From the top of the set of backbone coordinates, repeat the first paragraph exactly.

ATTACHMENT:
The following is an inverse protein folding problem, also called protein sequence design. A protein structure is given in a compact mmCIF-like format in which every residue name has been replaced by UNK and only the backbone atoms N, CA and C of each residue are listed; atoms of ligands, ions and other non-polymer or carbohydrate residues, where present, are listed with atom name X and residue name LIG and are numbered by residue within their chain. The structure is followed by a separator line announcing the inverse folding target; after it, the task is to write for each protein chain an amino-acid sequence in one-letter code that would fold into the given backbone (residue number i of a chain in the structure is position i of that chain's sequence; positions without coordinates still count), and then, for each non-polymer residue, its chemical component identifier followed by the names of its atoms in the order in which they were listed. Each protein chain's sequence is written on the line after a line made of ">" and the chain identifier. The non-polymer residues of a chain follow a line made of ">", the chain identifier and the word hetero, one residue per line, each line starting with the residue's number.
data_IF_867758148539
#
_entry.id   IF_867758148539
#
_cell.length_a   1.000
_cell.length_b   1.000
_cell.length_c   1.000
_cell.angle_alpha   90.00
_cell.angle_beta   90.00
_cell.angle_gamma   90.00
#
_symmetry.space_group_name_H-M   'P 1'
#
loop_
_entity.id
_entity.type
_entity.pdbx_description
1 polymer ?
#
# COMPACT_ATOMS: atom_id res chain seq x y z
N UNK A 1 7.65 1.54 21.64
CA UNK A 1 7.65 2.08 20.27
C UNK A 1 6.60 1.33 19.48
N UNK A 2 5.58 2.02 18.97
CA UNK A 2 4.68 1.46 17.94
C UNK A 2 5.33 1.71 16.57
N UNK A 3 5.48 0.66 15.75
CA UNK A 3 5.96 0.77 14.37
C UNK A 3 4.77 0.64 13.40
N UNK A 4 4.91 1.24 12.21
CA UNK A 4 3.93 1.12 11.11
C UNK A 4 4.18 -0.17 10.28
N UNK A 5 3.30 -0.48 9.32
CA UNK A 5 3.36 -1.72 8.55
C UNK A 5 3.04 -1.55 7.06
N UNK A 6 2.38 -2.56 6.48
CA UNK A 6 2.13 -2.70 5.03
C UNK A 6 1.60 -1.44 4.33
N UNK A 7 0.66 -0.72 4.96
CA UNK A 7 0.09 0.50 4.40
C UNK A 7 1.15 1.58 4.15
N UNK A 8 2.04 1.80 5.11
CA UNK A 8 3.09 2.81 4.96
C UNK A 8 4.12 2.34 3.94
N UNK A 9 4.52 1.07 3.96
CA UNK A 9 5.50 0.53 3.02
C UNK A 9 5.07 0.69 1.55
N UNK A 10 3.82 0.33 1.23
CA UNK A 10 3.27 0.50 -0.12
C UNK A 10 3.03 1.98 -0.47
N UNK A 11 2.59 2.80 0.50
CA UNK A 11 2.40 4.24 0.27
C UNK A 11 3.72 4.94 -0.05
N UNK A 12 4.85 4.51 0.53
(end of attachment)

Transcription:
The following is an inverse protein folding problem, also called protein sequence design. A protein structure is given in a compact mmCIF-like format in which every residue name has been replaced by UNK and only the backbone atoms N, CA and C of each residue are listed; atoms of ligands, ions and other non-polymer or carbohydrate residues, where present, are listed with atom name X and residue name LIG and are numbered by residue within their chain. The structure is followed by a separator line announcing the inverse folding target; after it, the task is to write for each protein chain an amino-acid sequence in one-letter code that would fold into the given backbone (residue number i of a chain in the structure is position i of that chain's sequence; positions without coordinates still count), and then, for each non-polymer residue, its chemical component identifier followed by the names of its atoms in the order in which they were listed. Each protein chain's sequence is written on the line after a line made of ">" and the chain identifier. The non-polymer residues of a chain follow a line made of ">", the chain identifier and the word hetero, one residue per line, each line starting with the residue's number.